4th of July Rocket - Why I love rocketry with my kids (scratch build)

Discussion in 'Low Power Rocketry (LPR)' started by 75Grandville, Jul 11, 2015.

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  1. Jul 11, 2015 #1

    75Grandville

    75Grandville

    75Grandville

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    This morning my younger daughter decided she wanted to design some rockets. One looks like a puppy, one looks like an elephant, and the third has a 4th of July theme.

    IMG_1160.jpg

    After her mother and sister left for morning activities, I asked her if she would like to build one of the rockets she designed. She agreed, and picked her 4th of July rocket.

    We went downstairs to the rocket cave, and we looked at different body tubes. We tried a BT-70 with an Apogee nose cone, but that was too long and too pointy. BT-50 and 55 were a little too small. So I opened a different box, and BT-60 was just right (I think these are Starlight tubes). She selected a short ellipsoid nose cone. We concluded that one tube wasn't quite long enough (she wanted it to be waist high), so I grabbed a second tube. Found an ejection baffle that would double as a coupler, dug out the motor mount bits, and we went back upstairs to begin.

    First, we built the motor mount.

    IMG_1161_.jpg

    Then we went to my laptop to draw the rocket in Open Rocket. I put the design together, then turned it over to her to design the fins. A few tweaks later, and everything was all set.

    View attachment Fourth of July Rocket.pdf
    View attachment Fourth of July Rocket.ork
    View attachment Fourth of July Rocket.rkt

    We printed out the fin template and the placement guide, and got to work.
     
    Last edited: Jul 11, 2015
  2. Jul 11, 2015 #2

    75Grandville

    75Grandville

    75Grandville

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    I cut out the fins (utility knives are contraindicated when you are 6), and we sanded the edges.

    IMG_1162_.jpg IMG_1163_.jpg

    Then she cut out the fin marking guide, we taped it around the body tube, and she marked where the fins go. We used a piece of angle aluminum, and she marked the lines for the fins. We ran a bit of glue down the back of the fins, and set them aside to dry.

    Next we assembled the ejection baffle. Did you know that you can use the pieces that you punched out to play Tic Tac Toe
     

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    Last edited: Jul 11, 2015
  3. Jul 11, 2015 #3

    75Grandville

    75Grandville

    75Grandville

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    Once we concluded our game of Tic Tac Toe, we returned to the rocket. We added more glue to the fins, and she put them on the body tube. We then set that to dry a bit in the corner of the living room where rockets grow.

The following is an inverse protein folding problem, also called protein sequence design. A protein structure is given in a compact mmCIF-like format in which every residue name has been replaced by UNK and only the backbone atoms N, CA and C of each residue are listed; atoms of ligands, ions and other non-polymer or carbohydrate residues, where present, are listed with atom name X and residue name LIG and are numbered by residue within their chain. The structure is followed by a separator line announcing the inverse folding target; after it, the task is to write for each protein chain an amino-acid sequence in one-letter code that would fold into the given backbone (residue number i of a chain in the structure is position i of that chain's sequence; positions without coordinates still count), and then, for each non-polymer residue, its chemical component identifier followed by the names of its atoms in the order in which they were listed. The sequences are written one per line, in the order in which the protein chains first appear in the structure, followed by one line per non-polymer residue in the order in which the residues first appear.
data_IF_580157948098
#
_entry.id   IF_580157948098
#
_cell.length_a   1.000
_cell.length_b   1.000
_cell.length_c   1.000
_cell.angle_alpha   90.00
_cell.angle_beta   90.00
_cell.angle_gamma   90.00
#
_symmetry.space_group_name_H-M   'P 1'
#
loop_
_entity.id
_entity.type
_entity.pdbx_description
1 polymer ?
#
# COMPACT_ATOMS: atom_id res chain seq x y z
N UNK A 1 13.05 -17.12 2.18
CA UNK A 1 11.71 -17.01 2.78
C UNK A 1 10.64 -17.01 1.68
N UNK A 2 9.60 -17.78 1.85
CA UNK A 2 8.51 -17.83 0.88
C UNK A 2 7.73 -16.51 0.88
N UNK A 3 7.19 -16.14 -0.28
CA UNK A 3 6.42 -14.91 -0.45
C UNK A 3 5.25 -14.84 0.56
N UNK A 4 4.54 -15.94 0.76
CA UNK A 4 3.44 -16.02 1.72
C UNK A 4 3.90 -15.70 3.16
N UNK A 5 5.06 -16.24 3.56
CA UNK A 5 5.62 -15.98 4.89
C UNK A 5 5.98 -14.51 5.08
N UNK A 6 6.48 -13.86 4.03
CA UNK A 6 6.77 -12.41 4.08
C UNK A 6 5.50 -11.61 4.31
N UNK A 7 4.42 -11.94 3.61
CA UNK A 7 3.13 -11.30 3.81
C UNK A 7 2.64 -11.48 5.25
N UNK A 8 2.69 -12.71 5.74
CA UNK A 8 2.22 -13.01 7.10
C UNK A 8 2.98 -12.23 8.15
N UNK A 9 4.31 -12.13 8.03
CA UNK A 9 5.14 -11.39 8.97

IMG_1166_.jpg

    I took the second BT out to the garage, and made short work of it with the chop saw. She ran a bead of glue around the inside, and we slid the baffle in. Tied the two shock cords together, and tied the nose cone in place.

    IMG_1169_.jpg

    We put some more glue in the sustainer, then glued the upper and lower sections together. Put some glue in the bottom, sanded the centering rings which were just a hair too big, and glued the MMT in place.
     
    Last edited: Jul 11, 2015
  4. Jul 11, 2015 #4

    75Grandville

    75Grandville

    75Grandville

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    And there you have it. From conception through completion was under three hours! This is why I love rocketry with my kids. They can be creative, and we can turn their creativity into something that flies within a matter of hours.

    Tonight we'll fill the fins and tube spirals. Tomorrow it will get a base coat of white. We're going to use some red reflective tape for the stripes. The NC and fins will get masked and painted later, and we've already found white star stickers that we can add.

    This is just so great!

    BTW, sims to about 150 feet on a B6-2 or B4-2, about 500 feet on a C6-3 or 5, and about 1000 feet on a D24-7. Optimum delay times for the B motors is 3 seconds, for the C motors looks like about 4, and maybe 5 or 6 on the D. Will probably weigh it after completion, then add a bit of weight to the NC to try to get ejection right at apogee.
     
    Last edited: Jul 11, 2015
  5. Jul 13, 2015 #5

    markschnell

    markschnell

    markschnell

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    Love it! I have a ten year old daughter and a four year old son, so we're having some fun with rockets too. Using a chopsaw for body tubes! Who knew? Well, at least I didn't. You know I'm trying that now.
     

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